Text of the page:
The second reason is that everyone sees that debate, or discussion or telling the truth has no practical value anymore. Because we can no longer assume that the truth will win out in the end, I think, many now come to believe that “meta-discourse” tactics are the only way to go forward: shutting people down, smearing, spreading memes, fake news, emotional blackmail and so on. This, too, is rooted in uncertainty and powerlessness.

    There’s now a republican party that can basically say anything. Even the most naked lies still seem to do the job for them. Consider someone like PZ, who has spread the most malicious, outright lies on other people, where he himself knows they aren’t true and what tremendous effort it was to counteract it.

    While I can relate and sympathise to some degree, I’m of course categorically opposed to curb people’s freedom of expression, except in a few instances of warranted restraint.

    • Diane G.
      Posted September 20, 2017 at 9:59 pm | Permalink

      That makes a lot of sense.


  17. Posted September 20, 2017 at 3:29 pm | Permalink

    Reblogged this on The Logical Place.

  18. Posted September 20, 2017 at 4:23 pm | Permalink

    A big problem with trying to outlaw hate speech is that such a law would suffer from the same subjectivity and consequent potential for abuse as United States Supreme Court Justice Potter Stewart’s principle of “Perhaps I could never succeed in intelligibly (defining it) but I know it when I see it.”

  19. Posted September 21, 2017 at 10:54 am | Permalink

    “An obvious reason for this [favoring restricting speech] is because Democrats have a stronger tradition of favoring the underdogs and the oppressed than do Republicans, and feel that banning speech that attacks those groups is a moral thing to do. But that admirable tendency is being expressed in the wrong ways, for censorship of opposing viewpoints is not part of the liberal agenda, either….”

    That may be the motivation of some Democrats, but I think you are being overly generous. The underlying problem is not that these students are misguided liberals, it’s that they aren’t liberal in any meaningful sense at all. They are authoritarians.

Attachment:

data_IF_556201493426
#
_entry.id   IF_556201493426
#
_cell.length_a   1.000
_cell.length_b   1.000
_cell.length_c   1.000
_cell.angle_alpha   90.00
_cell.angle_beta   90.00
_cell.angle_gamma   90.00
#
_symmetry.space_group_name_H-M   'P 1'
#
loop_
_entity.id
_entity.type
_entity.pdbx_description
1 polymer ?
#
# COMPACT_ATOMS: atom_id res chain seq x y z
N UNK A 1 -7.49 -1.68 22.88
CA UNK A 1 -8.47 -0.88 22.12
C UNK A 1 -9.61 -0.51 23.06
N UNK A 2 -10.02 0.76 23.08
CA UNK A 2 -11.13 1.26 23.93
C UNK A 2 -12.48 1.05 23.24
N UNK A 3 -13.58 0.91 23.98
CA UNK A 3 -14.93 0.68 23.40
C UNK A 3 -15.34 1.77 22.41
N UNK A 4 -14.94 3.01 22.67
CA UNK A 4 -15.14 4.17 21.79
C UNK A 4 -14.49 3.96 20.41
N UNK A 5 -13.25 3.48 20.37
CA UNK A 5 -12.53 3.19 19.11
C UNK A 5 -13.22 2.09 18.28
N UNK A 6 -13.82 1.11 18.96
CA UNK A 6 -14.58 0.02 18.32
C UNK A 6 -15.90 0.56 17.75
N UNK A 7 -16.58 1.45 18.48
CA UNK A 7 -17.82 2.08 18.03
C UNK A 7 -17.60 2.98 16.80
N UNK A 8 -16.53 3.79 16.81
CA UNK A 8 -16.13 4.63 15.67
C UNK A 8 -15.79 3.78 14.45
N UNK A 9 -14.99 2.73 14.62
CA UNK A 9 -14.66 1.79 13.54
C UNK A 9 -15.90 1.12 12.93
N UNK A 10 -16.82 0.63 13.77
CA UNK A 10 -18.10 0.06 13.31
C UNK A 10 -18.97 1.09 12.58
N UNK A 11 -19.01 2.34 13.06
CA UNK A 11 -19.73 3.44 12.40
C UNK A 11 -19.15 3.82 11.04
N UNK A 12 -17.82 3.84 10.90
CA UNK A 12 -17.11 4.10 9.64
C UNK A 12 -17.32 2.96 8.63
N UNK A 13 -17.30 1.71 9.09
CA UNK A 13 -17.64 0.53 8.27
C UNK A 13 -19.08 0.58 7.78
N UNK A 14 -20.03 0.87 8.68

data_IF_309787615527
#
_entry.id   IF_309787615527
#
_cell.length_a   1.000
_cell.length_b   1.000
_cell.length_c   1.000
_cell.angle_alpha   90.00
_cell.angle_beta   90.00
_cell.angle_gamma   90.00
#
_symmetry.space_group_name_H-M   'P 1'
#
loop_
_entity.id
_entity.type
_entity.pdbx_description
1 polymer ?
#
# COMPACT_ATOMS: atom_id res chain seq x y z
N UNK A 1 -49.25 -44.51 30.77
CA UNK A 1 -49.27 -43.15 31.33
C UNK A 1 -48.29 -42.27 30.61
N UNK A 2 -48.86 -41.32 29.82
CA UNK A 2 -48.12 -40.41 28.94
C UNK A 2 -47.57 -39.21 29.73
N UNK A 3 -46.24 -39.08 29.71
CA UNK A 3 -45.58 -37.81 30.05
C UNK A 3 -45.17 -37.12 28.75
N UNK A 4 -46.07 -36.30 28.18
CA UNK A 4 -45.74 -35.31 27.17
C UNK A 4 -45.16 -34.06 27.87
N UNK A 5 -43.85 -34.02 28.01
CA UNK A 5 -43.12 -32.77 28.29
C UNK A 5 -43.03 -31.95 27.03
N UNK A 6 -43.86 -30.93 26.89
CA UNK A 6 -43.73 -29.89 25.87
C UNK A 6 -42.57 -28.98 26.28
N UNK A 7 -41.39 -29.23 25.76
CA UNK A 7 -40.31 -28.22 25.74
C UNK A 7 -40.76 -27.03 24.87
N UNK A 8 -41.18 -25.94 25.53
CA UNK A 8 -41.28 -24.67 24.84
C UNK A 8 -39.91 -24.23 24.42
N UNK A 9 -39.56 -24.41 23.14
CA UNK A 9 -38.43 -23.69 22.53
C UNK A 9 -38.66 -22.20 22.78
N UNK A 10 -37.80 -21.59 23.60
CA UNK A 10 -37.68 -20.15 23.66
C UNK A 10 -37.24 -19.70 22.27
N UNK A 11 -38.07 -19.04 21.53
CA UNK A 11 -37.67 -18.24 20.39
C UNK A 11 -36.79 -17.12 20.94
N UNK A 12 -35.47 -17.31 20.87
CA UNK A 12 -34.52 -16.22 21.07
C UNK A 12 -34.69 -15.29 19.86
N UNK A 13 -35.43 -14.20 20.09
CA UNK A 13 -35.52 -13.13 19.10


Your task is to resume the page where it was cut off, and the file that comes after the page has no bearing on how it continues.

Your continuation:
Yes, many Republicans are authoritarians, too. That desire and willingness to control others, regardless of motivation, is the real threat to classical liberalism. Unfortunately, it seems prevalent among those controlling both major parties in the U.S.

    “While there may be people reading this post that aren’t worried by this trend, I think most of us are, and we have to speak up against the bowdlerizers, censors, shouter-downers, and Nazi-punchers. Who wants to live in a country where multiple viewpoints are not allowed to be expressed?”

    Hear, hear.

  20. Rachel
    Posted September 21, 2017 at 12:50 pm | Permalink

    Not arguing with anything you or this study reveal about the Left. Just wanted to add that I would hardly call the Right defenders of free speech; they just attack it in a less visible and more insidious manner:

  21. Posted September 21, 2017 at 1:37 pm | Permalink


  22. Posted September 23, 2017 at 10:02 pm | Permalink

    A critique of Villasenor’s survey methodology.
    Quoting from the above:
    “The way the survey results have been presented are “malpractice” and “junk science” and “it should never have appeared in the press”, according to Cliff Zukin, a former president of the American Association of Public Opinion Polling. Villasenor, it turns out, is not a pollster or even a social scientist; he is an electrical engineer. And his survey was not administered to a randomly selected group of college students nationwide, what statisticians call a “probability sample”. Instead, it was given to an opt-in online panel of people who identified as current college students.”